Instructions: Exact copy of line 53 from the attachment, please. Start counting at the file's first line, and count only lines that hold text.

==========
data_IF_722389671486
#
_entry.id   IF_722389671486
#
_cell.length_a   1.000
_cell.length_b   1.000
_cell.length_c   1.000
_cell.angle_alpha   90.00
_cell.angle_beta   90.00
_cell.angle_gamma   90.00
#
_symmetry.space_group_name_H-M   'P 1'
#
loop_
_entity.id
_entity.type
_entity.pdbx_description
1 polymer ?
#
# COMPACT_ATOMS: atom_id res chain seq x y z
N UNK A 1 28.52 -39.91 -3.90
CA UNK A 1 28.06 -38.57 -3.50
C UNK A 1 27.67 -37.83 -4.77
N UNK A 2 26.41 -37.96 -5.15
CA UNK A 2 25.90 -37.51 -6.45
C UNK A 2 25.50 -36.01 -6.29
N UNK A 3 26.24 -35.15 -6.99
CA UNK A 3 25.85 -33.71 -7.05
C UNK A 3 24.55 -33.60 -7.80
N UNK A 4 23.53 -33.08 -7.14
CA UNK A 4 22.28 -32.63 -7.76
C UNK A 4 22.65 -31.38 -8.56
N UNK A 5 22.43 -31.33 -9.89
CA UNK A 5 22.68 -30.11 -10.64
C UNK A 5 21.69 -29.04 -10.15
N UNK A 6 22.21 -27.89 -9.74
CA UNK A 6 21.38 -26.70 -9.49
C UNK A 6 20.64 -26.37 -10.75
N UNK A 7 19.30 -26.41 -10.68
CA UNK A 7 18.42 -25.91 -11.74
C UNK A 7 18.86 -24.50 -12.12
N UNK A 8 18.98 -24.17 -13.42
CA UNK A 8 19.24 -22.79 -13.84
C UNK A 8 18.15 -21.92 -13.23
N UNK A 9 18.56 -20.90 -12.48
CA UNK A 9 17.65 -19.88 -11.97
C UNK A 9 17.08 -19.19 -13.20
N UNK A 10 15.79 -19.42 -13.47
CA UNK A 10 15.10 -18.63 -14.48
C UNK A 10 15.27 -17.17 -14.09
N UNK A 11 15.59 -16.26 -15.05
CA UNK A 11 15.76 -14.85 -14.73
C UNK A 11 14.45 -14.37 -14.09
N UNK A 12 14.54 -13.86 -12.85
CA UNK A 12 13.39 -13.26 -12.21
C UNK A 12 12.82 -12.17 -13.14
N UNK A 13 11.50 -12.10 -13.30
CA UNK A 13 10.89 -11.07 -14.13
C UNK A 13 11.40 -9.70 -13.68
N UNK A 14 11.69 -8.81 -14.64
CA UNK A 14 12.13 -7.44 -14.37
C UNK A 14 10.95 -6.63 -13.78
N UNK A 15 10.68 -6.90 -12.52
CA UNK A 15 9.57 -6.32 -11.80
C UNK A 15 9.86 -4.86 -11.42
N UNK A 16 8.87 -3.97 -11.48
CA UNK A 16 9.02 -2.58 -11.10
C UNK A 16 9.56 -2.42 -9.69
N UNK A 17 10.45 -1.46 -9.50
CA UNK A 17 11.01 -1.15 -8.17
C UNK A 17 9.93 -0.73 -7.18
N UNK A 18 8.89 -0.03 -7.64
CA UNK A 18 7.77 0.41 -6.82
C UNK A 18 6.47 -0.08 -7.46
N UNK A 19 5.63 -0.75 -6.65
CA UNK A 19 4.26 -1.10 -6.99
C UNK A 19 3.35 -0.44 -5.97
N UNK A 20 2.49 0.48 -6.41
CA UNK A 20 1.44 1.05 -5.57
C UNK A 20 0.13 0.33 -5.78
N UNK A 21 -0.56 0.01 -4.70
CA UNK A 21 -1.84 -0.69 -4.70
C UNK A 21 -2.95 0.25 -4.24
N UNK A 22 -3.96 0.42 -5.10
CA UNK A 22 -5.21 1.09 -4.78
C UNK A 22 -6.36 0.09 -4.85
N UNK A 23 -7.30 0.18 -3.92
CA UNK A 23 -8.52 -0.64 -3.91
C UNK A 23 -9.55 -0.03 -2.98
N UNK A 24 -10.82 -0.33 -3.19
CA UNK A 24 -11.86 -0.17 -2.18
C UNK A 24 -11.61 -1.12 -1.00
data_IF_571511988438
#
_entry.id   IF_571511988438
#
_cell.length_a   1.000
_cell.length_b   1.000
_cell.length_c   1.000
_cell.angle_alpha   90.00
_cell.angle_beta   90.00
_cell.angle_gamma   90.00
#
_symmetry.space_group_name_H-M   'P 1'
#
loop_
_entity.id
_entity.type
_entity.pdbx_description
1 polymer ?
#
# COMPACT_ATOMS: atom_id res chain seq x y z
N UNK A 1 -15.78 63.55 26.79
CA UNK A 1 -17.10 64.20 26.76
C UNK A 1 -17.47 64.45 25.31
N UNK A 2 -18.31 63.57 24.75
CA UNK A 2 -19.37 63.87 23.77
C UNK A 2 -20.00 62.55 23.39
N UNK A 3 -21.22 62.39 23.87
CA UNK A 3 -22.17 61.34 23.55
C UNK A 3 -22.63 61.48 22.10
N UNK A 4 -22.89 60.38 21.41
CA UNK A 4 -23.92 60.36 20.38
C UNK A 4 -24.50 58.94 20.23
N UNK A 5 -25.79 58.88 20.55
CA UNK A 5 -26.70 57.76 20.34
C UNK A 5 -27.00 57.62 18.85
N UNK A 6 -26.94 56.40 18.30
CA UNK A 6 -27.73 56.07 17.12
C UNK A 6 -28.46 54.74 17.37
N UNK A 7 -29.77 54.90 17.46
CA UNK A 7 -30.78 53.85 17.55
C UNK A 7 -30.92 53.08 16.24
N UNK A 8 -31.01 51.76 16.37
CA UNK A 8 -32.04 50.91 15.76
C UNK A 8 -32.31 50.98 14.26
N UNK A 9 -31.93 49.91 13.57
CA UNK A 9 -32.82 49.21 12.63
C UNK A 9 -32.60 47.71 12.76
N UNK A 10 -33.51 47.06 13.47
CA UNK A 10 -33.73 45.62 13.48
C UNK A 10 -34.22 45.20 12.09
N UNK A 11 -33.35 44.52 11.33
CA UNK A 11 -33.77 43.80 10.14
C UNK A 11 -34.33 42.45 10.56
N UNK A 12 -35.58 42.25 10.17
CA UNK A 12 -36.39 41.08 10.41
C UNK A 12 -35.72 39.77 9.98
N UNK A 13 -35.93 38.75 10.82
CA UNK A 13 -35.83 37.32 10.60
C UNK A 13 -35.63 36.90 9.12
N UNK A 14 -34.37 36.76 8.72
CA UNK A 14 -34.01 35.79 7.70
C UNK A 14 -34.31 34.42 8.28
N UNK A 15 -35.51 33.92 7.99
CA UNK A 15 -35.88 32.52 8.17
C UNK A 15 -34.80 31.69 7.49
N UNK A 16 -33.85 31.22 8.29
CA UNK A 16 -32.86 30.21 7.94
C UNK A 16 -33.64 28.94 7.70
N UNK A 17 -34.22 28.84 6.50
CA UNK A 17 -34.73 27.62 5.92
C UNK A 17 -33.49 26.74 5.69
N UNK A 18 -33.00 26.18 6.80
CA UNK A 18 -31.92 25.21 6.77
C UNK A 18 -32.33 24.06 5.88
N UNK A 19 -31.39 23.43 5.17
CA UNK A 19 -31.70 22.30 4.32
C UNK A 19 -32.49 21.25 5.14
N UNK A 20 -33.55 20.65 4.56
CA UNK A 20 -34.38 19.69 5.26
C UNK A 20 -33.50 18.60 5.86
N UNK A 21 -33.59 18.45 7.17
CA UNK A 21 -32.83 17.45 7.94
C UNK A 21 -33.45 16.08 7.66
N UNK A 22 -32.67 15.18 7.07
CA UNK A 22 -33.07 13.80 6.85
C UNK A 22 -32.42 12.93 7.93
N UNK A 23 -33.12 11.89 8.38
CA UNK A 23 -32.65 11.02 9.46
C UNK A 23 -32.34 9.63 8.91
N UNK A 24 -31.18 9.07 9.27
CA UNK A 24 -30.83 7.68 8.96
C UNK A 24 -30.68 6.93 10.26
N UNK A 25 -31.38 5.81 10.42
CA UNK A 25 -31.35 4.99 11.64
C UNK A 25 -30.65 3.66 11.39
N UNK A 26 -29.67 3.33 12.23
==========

C UNK A 11 14.45 -14.37 -14.09